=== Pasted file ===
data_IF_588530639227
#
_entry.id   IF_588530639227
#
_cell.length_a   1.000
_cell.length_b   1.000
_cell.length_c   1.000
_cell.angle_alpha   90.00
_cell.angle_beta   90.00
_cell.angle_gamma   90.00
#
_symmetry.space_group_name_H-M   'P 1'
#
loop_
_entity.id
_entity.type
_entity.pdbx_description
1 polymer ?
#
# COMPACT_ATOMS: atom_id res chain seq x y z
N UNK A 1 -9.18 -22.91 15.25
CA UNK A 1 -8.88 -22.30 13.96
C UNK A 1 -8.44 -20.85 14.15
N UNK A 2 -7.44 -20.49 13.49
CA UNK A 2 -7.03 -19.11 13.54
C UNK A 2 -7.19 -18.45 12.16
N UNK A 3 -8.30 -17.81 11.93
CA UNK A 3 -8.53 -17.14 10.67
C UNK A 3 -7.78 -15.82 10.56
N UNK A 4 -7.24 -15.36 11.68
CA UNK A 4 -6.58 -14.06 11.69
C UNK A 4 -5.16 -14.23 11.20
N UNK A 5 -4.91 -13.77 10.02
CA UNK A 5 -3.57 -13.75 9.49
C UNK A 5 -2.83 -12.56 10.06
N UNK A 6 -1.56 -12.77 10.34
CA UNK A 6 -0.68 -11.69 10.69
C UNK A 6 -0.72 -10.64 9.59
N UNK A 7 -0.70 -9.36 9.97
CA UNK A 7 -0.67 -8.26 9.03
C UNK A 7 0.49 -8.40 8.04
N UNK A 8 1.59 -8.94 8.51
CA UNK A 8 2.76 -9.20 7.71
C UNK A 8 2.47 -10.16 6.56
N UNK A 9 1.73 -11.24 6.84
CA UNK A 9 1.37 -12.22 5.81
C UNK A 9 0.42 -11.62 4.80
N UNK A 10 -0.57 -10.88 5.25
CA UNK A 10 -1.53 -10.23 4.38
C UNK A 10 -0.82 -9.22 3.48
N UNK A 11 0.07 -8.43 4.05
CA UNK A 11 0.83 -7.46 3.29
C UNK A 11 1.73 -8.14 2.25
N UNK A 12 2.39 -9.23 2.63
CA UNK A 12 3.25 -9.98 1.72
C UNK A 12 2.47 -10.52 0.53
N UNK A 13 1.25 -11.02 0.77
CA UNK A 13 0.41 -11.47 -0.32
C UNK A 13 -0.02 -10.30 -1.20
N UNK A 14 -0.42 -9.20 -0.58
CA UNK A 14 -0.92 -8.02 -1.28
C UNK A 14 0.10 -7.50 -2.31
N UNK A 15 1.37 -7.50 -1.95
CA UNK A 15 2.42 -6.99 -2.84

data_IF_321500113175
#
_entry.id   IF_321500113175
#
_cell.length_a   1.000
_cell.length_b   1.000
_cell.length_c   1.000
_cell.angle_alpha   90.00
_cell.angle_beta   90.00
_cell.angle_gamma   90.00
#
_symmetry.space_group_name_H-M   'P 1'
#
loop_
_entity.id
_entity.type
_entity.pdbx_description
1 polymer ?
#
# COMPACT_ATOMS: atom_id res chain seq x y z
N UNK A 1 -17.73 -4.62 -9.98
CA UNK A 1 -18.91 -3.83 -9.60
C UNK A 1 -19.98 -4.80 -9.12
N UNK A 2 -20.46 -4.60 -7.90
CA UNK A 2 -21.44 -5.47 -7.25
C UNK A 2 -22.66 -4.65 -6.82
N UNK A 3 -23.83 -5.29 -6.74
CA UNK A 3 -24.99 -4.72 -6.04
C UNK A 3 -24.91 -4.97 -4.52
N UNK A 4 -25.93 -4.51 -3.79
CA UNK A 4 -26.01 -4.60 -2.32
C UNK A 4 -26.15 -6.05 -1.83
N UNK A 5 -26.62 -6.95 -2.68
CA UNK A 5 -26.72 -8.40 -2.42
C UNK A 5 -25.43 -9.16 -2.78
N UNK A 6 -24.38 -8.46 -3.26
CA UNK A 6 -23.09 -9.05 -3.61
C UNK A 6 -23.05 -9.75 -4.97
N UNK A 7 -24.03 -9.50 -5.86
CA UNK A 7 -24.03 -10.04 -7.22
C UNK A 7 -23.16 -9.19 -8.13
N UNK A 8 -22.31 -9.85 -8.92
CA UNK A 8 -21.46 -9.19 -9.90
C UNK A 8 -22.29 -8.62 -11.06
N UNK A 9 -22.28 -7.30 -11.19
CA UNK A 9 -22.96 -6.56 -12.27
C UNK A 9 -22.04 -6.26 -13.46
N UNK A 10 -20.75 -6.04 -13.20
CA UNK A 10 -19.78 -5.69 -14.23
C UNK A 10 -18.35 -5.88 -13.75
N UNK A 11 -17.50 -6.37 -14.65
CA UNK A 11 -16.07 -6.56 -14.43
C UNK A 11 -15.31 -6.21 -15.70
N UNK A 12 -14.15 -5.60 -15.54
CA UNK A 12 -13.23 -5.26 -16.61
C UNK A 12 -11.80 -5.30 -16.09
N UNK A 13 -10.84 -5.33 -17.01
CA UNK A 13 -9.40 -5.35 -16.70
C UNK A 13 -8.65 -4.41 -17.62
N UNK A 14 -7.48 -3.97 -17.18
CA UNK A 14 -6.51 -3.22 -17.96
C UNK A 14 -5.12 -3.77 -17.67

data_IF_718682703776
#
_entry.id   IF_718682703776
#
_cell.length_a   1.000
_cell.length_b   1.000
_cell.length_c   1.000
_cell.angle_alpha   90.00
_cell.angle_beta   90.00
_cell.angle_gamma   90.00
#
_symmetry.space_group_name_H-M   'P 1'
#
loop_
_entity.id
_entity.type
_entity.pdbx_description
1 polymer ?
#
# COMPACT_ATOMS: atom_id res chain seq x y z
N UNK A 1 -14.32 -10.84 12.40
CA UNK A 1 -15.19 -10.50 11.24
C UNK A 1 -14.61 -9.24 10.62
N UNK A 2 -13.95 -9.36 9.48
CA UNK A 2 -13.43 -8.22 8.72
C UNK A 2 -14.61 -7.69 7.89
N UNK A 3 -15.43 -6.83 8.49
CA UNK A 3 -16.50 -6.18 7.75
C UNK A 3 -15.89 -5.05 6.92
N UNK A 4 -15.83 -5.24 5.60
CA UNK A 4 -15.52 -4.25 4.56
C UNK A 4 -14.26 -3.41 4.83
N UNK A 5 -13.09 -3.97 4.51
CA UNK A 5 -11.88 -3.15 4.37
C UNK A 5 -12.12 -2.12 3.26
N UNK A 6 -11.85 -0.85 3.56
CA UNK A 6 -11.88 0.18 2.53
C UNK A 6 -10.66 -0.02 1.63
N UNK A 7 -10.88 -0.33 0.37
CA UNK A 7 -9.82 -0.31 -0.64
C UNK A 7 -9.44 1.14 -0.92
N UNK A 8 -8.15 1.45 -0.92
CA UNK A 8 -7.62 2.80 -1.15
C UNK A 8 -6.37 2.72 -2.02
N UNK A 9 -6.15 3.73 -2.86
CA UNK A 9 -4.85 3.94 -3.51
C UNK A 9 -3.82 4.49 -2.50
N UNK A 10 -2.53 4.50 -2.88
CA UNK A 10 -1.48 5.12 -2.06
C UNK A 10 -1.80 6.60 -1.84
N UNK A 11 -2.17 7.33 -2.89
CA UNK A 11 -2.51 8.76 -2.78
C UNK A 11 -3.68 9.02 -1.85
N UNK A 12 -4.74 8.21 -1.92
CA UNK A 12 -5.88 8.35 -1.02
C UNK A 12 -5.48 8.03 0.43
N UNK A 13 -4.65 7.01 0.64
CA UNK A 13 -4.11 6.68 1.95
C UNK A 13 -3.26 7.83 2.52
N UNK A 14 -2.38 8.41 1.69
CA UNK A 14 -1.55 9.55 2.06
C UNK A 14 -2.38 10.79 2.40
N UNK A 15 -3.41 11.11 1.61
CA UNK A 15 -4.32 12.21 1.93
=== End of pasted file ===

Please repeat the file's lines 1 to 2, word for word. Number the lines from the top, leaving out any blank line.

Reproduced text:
data_IF_588530639227
#